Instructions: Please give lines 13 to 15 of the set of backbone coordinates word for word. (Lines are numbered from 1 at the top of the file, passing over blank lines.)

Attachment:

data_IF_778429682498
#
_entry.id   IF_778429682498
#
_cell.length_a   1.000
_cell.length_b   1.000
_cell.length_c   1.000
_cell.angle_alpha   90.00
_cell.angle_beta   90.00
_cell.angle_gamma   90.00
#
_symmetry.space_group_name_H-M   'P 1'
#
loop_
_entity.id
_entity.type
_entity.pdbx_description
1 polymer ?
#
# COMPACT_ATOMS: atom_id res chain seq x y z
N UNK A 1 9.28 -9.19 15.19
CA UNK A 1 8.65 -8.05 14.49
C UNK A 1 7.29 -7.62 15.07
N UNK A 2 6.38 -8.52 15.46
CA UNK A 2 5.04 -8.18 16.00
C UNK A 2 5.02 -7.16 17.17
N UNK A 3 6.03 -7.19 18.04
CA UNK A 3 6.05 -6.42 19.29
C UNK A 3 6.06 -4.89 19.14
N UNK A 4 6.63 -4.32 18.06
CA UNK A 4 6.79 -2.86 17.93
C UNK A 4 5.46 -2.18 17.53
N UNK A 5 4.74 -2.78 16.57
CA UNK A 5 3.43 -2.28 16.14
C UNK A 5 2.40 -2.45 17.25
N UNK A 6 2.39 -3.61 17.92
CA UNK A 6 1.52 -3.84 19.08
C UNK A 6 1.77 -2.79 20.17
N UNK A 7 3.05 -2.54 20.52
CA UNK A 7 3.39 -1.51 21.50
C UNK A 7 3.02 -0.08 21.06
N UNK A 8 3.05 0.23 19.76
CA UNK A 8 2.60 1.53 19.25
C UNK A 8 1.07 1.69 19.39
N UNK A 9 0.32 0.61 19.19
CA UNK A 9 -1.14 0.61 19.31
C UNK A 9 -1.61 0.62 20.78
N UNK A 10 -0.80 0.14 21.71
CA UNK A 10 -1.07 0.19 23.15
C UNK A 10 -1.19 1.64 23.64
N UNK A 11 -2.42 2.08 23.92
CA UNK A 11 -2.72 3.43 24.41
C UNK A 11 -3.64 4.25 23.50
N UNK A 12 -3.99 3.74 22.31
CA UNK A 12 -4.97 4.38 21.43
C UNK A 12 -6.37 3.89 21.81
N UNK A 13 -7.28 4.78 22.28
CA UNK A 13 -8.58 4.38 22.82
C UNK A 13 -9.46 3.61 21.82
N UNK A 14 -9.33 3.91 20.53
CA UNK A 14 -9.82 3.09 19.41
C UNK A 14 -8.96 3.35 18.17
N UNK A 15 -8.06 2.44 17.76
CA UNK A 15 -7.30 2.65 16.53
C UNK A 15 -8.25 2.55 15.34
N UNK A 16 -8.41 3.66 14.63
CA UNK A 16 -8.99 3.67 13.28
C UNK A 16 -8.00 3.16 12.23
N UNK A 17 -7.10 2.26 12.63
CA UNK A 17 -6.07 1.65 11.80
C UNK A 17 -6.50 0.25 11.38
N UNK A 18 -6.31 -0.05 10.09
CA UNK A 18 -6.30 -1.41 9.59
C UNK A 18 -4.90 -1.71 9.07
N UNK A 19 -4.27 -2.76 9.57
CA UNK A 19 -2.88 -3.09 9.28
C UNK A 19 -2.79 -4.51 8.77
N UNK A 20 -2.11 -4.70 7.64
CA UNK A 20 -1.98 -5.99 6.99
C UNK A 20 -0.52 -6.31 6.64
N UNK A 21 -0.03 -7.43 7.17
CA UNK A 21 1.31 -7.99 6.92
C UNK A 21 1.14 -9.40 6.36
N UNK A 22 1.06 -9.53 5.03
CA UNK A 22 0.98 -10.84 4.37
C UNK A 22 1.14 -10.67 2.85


#
loop_
_entity.id